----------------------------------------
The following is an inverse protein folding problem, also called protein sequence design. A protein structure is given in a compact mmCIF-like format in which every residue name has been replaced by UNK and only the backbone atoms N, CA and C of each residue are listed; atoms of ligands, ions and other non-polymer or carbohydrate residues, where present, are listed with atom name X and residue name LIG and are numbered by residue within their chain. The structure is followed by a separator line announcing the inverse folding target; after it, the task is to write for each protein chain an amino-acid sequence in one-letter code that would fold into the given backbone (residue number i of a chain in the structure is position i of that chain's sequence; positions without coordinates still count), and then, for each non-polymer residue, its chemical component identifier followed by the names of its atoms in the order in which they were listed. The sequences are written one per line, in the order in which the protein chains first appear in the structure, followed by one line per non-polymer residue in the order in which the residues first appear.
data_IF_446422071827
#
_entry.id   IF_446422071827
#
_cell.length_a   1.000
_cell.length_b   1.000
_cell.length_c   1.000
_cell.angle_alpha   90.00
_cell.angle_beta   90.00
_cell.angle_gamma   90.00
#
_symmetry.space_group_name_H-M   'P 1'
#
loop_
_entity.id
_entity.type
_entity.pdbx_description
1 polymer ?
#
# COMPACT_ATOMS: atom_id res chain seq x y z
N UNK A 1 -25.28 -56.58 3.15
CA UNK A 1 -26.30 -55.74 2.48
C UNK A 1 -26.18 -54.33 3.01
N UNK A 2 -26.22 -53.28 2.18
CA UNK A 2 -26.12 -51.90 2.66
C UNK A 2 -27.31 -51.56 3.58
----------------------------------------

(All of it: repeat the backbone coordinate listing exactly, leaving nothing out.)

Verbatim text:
The following is an inverse protein folding problem, also called protein sequence design. A protein structure is given in a compact mmCIF-like format in which every residue name has been replaced by UNK and only the backbone atoms N, CA and C of each residue are listed; atoms of ligands, ions and other non-polymer or carbohydrate residues, where present, are listed with atom name X and residue name LIG and are numbered by residue within their chain. The structure is followed by a separator line announcing the inverse folding target; after it, the task is to write for each protein chain an amino-acid sequence in one-letter code that would fold into the given backbone (residue number i of a chain in the structure is position i of that chain's sequence; positions without coordinates still count), and then, for each non-polymer residue, its chemical component identifier followed by the names of its atoms in the order in which they were listed. The sequences are written one per line, in the order in which the protein chains first appear in the structure, followed by one line per non-polymer residue in the order in which the residues first appear.
data_IF_446422071827
#
_entry.id   IF_446422071827
#
_cell.length_a   1.000
_cell.length_b   1.000
_cell.length_c   1.000
_cell.angle_alpha   90.00
_cell.angle_beta   90.00
_cell.angle_gamma   90.00
#
_symmetry.space_group_name_H-M   'P 1'
#
loop_
_entity.id
_entity.type
_entity.pdbx_description
1 polymer ?
#
# COMPACT_ATOMS: atom_id res chain seq x y z
N UNK A 1 -25.28 -56.58 3.15
CA UNK A 1 -26.30 -55.74 2.48
C UNK A 1 -26.18 -54.33 3.01
N UNK A 2 -26.22 -53.28 2.18
CA UNK A 2 -26.12 -51.90 2.66
C UNK A 2 -27.31 -51.56 3.58